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Could be EPSM, or ??? - Vet Update

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  • Could be EPSM, or ??? - Vet Update

    I'd like a little help figuring out what might be going on. One of my mares is QH/TB, about 12 years old. Ridden very infrequently - more in the summer - but hasn't been ridden now in probably 3 months or more.

    Diet:
    A cup or so of beet pulp soaked with 1 cup of Purina Wellsolve W/C (weight control), and 1 cup of BOSS, 10,000 mg. MSM daily, 1/2 ounce of Remission (chromium/magnesium). Good grass hay, ocassionally a flake of alfalfa, but not too often. They get enough hay to keep them busy pretty much all day. They never ever go hungry. Water is heated and she has full access to it. She drinks well.

    Turnout: 12 hours out on about 10 acres with two other horses. 12 hours in her stall, which is actually the whole back of the barn with the back door shut. So it's at least 16x30 or so. It's NOT a typical box stall. It's bedded deep in the middle and she lays down every night.

    She has been laminitic in the past and overweight, but she's been fine with that for about 3 years now. She only had the one flareup and never had one again. Vet said she has EMS, but we all know that could mean just about anything.

    She's a bit of a grouchy, leave me alone type anyway, but it's become really bad the last few weeks. The other day I saw her standing at the electric fence with her ears pinned flat to her head, and grabbing the top rail and twanging it. She'd get super pissed and buck and rear, and charge the other horses and run them off, then go back to twanging the fence. She managed to pull down the middle tape. This mare hasn't touched a fence since she was a baby. Normally won't go within 10 feet of it, so this was very bizarre.

    And I've noticed her making the loud "death snort" noise out her nose, while eating, or just standing in her stall looking out the window. This is a bombproof horse (certified and does mounted patrol and search and rescue work.) is never afraid of anything, so I don't know why she keeps sounding this alarm. I used a flashlight, and my hand to check both eyes and she had good reactions on both sides but obviously that's not a comprehensive eye exam. I think that's a good place to start, don't you? I snapped a pic of her with the camera and she freaked and ran backwards at the speed of sound. She's had helicopters land right beside her, and been in the middle of a fireworks display and she never reacts to anything, so that REALLY concerned me when she behaved that way with the camera.

    The other day when I set out hay, she kicked out with both hinds. No one was behind her. And then she was so angry. Ears pinned, bobbing her head, grinding her teeth. No one was touching her, or anywhere near her.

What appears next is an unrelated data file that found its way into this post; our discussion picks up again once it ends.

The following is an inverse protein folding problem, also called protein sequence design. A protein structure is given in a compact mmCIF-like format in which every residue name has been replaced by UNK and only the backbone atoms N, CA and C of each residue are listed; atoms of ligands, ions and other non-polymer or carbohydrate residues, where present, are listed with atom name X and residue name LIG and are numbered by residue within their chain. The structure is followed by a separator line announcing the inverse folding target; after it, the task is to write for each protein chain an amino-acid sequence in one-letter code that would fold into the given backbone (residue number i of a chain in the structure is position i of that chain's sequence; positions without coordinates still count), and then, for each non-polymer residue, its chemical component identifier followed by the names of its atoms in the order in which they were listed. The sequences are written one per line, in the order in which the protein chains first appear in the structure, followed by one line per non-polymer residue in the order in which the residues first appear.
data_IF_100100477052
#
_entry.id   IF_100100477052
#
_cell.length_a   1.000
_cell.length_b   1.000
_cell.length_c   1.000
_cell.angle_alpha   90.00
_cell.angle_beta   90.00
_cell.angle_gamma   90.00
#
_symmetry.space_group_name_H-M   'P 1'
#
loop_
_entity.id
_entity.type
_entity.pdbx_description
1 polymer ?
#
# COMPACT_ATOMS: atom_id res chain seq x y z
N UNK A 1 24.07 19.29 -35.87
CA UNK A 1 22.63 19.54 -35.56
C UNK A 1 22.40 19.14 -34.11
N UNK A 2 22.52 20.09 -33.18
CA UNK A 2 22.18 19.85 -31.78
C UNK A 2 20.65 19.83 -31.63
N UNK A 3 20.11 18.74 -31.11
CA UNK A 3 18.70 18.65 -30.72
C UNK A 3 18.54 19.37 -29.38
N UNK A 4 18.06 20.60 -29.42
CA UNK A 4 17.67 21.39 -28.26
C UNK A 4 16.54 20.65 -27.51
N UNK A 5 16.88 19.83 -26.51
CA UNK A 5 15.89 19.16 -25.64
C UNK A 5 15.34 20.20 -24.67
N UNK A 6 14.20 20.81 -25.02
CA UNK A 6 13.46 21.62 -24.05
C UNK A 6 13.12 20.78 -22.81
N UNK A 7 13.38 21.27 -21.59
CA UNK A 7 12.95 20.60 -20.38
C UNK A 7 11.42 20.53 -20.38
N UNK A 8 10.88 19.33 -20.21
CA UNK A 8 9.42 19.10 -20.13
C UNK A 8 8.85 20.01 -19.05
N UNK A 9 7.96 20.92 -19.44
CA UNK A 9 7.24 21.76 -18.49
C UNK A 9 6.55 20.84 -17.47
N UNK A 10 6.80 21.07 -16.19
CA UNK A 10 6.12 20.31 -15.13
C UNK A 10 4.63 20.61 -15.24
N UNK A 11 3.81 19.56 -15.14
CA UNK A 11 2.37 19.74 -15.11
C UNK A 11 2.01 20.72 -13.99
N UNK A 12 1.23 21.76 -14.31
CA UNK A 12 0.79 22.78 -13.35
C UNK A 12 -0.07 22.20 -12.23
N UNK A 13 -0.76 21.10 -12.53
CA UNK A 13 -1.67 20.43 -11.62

Lately she does seem stiffer in her hindquarters than normal, but I haven't seen any sweating or shaking or other EPSM signs, but I wonder??? She is Poco Bueno bred, if that matters at all, I don't know.

    She doesn't want to be caught and if she sees me coming, she will take off and stand way out in the field. Sure she'll normally do that when she sees the horse trailer in the driveway, but never on a daily basis.

    I did call the vet yesterday and they said my options are to bring her in and do full blood work and exam, or do 5-7 days of bute and see if this goes away or improves. If it goes away, it is likely arthritis pain. She's never been like THIS before. She's a devil on wheels.

    I have another horse with ulcers, so my first gutt reaction is ulcers. So the 100 dollar question - what would you do FIRST if this was your situation? Do a week or two of Ulcergard? Or 5-7 on bute like the vet said? Or take her in for blood workup, and eye exam? Or do biopsy for EPSM?

    I don't get any reaction from palpating anything. I did give her a gram of bute at bed last night and she seemed even stiffer in the HQs this morning. It's very frustrating.
    Last edited by Auventera Two; Dec. 12, 2008, 12:42 PM.

  • #2
    EPSM/PSSM horses do not necessarily sweat or tie up.

    First thing I would do is check selenium levels.

    What do her muscles over her rump feel like.......my PSSM horse had a really hard feel to his muscles.........I put him on oil and with in a couple of weeks his muscles had softened.

    I know my guy yawns alot when he is sore.......his tail also goes quite a bit and he does kick out like his back end is bugging him.

    PPSM horses do best with 24/7 turnout.

    Dalemma

    Comment